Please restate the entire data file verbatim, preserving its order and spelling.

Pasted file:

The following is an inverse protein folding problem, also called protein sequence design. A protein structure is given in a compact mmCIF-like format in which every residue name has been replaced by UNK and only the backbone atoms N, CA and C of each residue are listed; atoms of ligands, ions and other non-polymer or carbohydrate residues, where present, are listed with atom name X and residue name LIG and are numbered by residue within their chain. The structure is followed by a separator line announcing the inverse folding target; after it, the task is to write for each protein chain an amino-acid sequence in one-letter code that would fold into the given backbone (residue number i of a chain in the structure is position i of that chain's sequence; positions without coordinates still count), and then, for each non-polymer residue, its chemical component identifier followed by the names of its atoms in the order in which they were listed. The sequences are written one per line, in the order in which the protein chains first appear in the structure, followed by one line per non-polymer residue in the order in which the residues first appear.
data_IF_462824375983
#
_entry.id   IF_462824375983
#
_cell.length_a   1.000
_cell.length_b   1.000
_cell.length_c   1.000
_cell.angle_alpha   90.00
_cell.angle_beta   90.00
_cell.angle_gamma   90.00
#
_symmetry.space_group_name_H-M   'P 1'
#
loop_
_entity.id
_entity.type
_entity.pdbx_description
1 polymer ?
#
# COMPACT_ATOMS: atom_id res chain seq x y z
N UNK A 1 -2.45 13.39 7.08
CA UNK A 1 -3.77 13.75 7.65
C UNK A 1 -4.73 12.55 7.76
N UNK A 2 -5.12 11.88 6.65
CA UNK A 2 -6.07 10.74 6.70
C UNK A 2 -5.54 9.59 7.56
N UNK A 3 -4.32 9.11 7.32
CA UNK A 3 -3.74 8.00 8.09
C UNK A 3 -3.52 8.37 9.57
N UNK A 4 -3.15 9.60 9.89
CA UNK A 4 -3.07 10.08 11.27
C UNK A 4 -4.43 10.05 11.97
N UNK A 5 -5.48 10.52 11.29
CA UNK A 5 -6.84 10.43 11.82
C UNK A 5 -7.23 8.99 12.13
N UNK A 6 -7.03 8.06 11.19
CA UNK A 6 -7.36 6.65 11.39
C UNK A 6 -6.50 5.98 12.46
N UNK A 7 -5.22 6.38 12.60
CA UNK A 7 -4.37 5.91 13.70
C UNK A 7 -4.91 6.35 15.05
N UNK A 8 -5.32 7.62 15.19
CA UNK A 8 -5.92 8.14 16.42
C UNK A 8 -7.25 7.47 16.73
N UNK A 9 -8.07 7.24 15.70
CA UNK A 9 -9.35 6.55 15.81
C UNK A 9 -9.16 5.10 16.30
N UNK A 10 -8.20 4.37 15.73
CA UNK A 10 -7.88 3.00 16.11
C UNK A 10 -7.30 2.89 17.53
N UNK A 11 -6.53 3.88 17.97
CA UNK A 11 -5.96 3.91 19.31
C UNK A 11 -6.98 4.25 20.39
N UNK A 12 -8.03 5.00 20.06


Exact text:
The following is an inverse protein folding problem, also called protein sequence design. A protein structure is given in a compact mmCIF-like format in which every residue name has been replaced by UNK and only the backbone atoms N, CA and C of each residue are listed; atoms of ligands, ions and other non-polymer or carbohydrate residues, where present, are listed with atom name X and residue name LIG and are numbered by residue within their chain. The structure is followed by a separator line announcing the inverse folding target; after it, the task is to write for each protein chain an amino-acid sequence in one-letter code that would fold into the given backbone (residue number i of a chain in the structure is position i of that chain's sequence; positions without coordinates still count), and then, for each non-polymer residue, its chemical component identifier followed by the names of its atoms in the order in which they were listed. The sequences are written one per line, in the order in which the protein chains first appear in the structure, followed by one line per non-polymer residue in the order in which the residues first appear.
data_IF_462824375983
#
_entry.id   IF_462824375983
#
_cell.length_a   1.000
_cell.length_b   1.000
_cell.length_c   1.000
_cell.angle_alpha   90.00
_cell.angle_beta   90.00
_cell.angle_gamma   90.00
#
_symmetry.space_group_name_H-M   'P 1'
#
loop_
_entity.id
_entity.type
_entity.pdbx_description
1 polymer ?
#
# COMPACT_ATOMS: atom_id res chain seq x y z
N UNK A 1 -2.45 13.39 7.08
CA UNK A 1 -3.77 13.75 7.65
C UNK A 1 -4.73 12.55 7.76
N UNK A 2 -5.12 11.88 6.65
CA UNK A 2 -6.07 10.74 6.70
C UNK A 2 -5.54 9.59 7.56
N UNK A 3 -4.32 9.11 7.32
CA UNK A 3 -3.74 8.00 8.09
C UNK A 3 -3.52 8.37 9.57
N UNK A 4 -3.15 9.60 9.89
CA UNK A 4 -3.07 10.08 11.27
C UNK A 4 -4.43 10.05 11.97
N UNK A 5 -5.48 10.52 11.29
CA UNK A 5 -6.84 10.43 11.82
C UNK A 5 -7.23 8.99 12.13
N UNK A 6 -7.03 8.06 11.19
CA UNK A 6 -7.36 6.65 11.39
C UNK A 6 -6.50 5.98 12.46
N UNK A 7 -5.22 6.38 12.60
CA UNK A 7 -4.37 5.91 13.70
C UNK A 7 -4.91 6.35 15.05
N UNK A 8 -5.32 7.62 15.19
CA UNK A 8 -5.92 8.14 16.42
C UNK A 8 -7.25 7.47 16.73
N UNK A 9 -8.07 7.24 15.70
CA UNK A 9 -9.35 6.55 15.81
C UNK A 9 -9.16 5.10 16.30
N UNK A 10 -8.20 4.37 15.73
CA UNK A 10 -7.88 3.00 16.11
C UNK A 10 -7.30 2.89 17.53
N UNK A 11 -6.53 3.88 17.97
CA UNK A 11 -5.96 3.91 19.31
C UNK A 11 -6.98 4.25 20.39
N UNK A 12 -8.03 5.00 20.06